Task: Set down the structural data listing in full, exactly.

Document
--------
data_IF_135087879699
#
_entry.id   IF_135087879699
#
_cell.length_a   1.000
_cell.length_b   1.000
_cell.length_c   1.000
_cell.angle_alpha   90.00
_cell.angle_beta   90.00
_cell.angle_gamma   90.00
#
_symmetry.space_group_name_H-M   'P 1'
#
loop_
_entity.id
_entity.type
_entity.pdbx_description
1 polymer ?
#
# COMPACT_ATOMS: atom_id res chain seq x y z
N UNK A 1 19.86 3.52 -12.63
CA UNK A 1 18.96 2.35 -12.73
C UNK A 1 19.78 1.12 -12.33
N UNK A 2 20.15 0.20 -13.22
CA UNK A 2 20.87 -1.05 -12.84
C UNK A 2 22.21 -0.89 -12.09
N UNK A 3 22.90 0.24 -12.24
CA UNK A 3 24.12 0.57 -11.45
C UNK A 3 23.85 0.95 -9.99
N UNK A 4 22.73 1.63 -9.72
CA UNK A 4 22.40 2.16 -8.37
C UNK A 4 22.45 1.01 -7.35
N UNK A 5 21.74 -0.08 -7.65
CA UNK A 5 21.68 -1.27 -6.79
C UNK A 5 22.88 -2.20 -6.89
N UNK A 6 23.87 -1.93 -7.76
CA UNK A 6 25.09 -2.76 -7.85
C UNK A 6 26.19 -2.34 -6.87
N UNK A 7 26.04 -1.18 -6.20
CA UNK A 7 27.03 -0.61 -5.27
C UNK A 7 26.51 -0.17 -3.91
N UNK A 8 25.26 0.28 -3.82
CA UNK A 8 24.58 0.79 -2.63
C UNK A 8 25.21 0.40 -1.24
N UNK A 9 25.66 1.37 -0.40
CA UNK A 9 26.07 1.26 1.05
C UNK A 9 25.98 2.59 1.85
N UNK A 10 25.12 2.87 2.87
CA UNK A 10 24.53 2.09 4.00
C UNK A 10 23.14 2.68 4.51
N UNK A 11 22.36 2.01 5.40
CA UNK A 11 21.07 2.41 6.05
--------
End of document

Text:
data_IF_135087879699
#
_entry.id   IF_135087879699
#
_cell.length_a   1.000
_cell.length_b   1.000
_cell.length_c   1.000
_cell.angle_alpha   90.00
_cell.angle_beta   90.00
_cell.angle_gamma   90.00
#
_symmetry.space_group_name_H-M   'P 1'
#
loop_
_entity.id
_entity.type
_entity.pdbx_description
1 polymer ?
#
# COMPACT_ATOMS: atom_id res chain seq x y z
N UNK A 1 19.86 3.52 -12.63
CA UNK A 1 18.96 2.35 -12.73
C UNK A 1 19.78 1.12 -12.33
N UNK A 2 20.15 0.20 -13.22
CA UNK A 2 20.87 -1.05 -12.84
C UNK A 2 22.21 -0.89 -12.09
N UNK A 3 22.90 0.24 -12.24
CA UNK A 3 24.12 0.57 -11.45
C UNK A 3 23.85 0.95 -9.99
N UNK A 4 22.73 1.63 -9.72
CA UNK A 4 22.40 2.16 -8.37
C UNK A 4 22.45 1.01 -7.35
N UNK A 5 21.74 -0.08 -7.65
CA UNK A 5 21.68 -1.27 -6.79
C UNK A 5 22.88 -2.20 -6.89
N UNK A 6 23.87 -1.93 -7.76
CA UNK A 6 25.09 -2.76 -7.85
C UNK A 6 26.19 -2.34 -6.87
N UNK A 7 26.04 -1.18 -6.20
CA UNK A 7 27.03 -0.61 -5.27
C UNK A 7 26.51 -0.17 -3.91
N UNK A 8 25.26 0.28 -3.82
CA UNK A 8 24.58 0.79 -2.63
C UNK A 8 25.21 0.40 -1.24
N UNK A 9 25.66 1.37 -0.40
CA UNK A 9 26.07 1.26 1.05
C UNK A 9 25.98 2.59 1.85
N UNK A 10 25.12 2.87 2.87
CA UNK A 10 24.53 2.09 4.00
C UNK A 10 23.14 2.68 4.51
N UNK A 11 22.36 2.01 5.40
CA UNK A 11 21.07 2.41 6.05